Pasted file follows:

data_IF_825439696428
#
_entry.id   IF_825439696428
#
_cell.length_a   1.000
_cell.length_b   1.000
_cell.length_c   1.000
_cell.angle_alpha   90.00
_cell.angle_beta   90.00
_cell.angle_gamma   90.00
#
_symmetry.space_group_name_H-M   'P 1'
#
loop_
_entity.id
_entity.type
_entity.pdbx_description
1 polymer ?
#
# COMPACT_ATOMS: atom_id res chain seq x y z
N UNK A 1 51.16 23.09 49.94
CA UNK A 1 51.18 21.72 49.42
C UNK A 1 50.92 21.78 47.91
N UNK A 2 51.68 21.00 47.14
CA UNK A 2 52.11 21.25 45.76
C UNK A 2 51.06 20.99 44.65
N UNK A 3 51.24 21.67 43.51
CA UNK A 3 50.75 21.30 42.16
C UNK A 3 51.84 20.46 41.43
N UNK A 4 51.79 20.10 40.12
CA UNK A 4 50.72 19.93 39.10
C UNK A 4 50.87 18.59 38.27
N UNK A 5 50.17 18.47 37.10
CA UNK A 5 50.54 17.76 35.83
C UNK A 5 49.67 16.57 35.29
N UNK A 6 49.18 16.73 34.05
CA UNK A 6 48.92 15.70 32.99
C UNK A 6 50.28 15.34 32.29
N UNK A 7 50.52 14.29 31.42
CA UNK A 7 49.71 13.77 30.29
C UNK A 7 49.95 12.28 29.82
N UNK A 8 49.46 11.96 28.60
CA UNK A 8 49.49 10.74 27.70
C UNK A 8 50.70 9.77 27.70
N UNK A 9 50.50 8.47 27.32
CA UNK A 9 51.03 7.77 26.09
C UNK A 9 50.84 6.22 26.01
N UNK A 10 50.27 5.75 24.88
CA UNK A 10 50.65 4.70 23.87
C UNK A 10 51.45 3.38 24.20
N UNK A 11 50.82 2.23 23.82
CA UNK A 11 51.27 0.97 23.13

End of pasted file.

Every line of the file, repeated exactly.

data_IF_825439696428
#
_entry.id   IF_825439696428
#
_cell.length_a   1.000
_cell.length_b   1.000
_cell.length_c   1.000
_cell.angle_alpha   90.00
_cell.angle_beta   90.00
_cell.angle_gamma   90.00
#
_symmetry.space_group_name_H-M   'P 1'
#
loop_
_entity.id
_entity.type
_entity.pdbx_description
1 polymer ?
#
# COMPACT_ATOMS: atom_id res chain seq x y z
N UNK A 1 51.16 23.09 49.94
CA UNK A 1 51.18 21.72 49.42
C UNK A 1 50.92 21.78 47.91
N UNK A 2 51.68 21.00 47.14
CA UNK A 2 52.11 21.25 45.76
C UNK A 2 51.06 20.99 44.65
N UNK A 3 51.24 21.67 43.51
CA UNK A 3 50.75 21.30 42.16
C UNK A 3 51.84 20.46 41.43
N UNK A 4 51.79 20.10 40.12
CA UNK A 4 50.72 19.93 39.10
C UNK A 4 50.87 18.59 38.27
N UNK A 5 50.17 18.47 37.10
CA UNK A 5 50.54 17.76 35.83
C UNK A 5 49.67 16.57 35.29
N UNK A 6 49.18 16.73 34.05
CA UNK A 6 48.92 15.70 32.99
C UNK A 6 50.28 15.34 32.29
N UNK A 7 50.52 14.29 31.42
CA UNK A 7 49.71 13.77 30.29
C UNK A 7 49.95 12.28 29.82
N UNK A 8 49.46 11.96 28.60
CA UNK A 8 49.49 10.74 27.70
C UNK A 8 50.70 9.77 27.70
N UNK A 9 50.50 8.47 27.32
CA UNK A 9 51.03 7.77 26.09
C UNK A 9 50.84 6.22 26.01
N UNK A 10 50.27 5.75 24.88
CA UNK A 10 50.65 4.70 23.87
C UNK A 10 51.45 3.38 24.20
N UNK A 11 50.82 2.23 23.82
CA UNK A 11 51.27 0.97 23.13